You started working with a beat – is that your preferred way of writing?

So in the beginning of my creative process I wanted to make every single beat from scratch. Just because… beats are really important to me. Chords are important to me. The song comes on, and you’re still waiting… doesn’t work for me! I want to be sold in the first five seconds. Like, ooh lemme play this some more! That’s what I wanted to create from scratch because I knew what I liked, and what I wanted, and what my fanbase would like to hear.

At the end, though, I had to wrap it up, so they just started sending beats. I would normally just skip through them – like, nah, don’t like ‘em! - but particularly with ‘Love Language’ it just stood out, and I knew I could turn it into something more.

- - -

- - -

‘Lie To Me’ features Lil Durk – did he come in last, or was do you like collaborators to be involved throughout?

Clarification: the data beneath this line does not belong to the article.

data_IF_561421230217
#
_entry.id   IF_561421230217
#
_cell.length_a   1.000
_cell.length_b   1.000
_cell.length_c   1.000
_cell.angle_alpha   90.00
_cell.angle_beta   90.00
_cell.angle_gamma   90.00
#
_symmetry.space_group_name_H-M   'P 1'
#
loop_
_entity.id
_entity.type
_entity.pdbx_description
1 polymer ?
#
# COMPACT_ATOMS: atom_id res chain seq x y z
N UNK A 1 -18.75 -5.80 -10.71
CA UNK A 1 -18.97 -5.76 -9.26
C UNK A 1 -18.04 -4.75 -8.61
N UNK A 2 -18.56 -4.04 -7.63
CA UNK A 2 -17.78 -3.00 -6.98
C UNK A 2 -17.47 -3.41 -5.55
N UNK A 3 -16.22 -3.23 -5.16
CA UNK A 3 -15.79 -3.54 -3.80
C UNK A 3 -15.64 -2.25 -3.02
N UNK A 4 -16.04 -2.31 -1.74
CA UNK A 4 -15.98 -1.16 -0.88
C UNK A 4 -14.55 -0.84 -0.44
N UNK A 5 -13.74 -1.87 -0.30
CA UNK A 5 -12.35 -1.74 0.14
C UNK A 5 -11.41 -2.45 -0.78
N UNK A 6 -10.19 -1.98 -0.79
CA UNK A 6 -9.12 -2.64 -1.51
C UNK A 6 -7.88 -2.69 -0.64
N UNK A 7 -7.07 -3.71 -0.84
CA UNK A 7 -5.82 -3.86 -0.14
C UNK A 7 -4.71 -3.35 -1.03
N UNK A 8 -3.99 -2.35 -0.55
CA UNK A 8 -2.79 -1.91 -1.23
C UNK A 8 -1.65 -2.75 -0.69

It was actually during the process. Crazy thing is, the sample I used – in the melody – I’ve been wanting to use that since 2018. I actually made another song with that melody but I just didn’t want to use it because I wasn’t mentally there any more, and I had gotten better. So I was like, well, I don’t want to use this song but I still want to use the melody. So I had the producer re-vamp the beat for me, and then I wrote some whole new lyrics. But I knew I wanted a featured verse, and one of the writers in there with me knew Lil Durk. And he did it right away!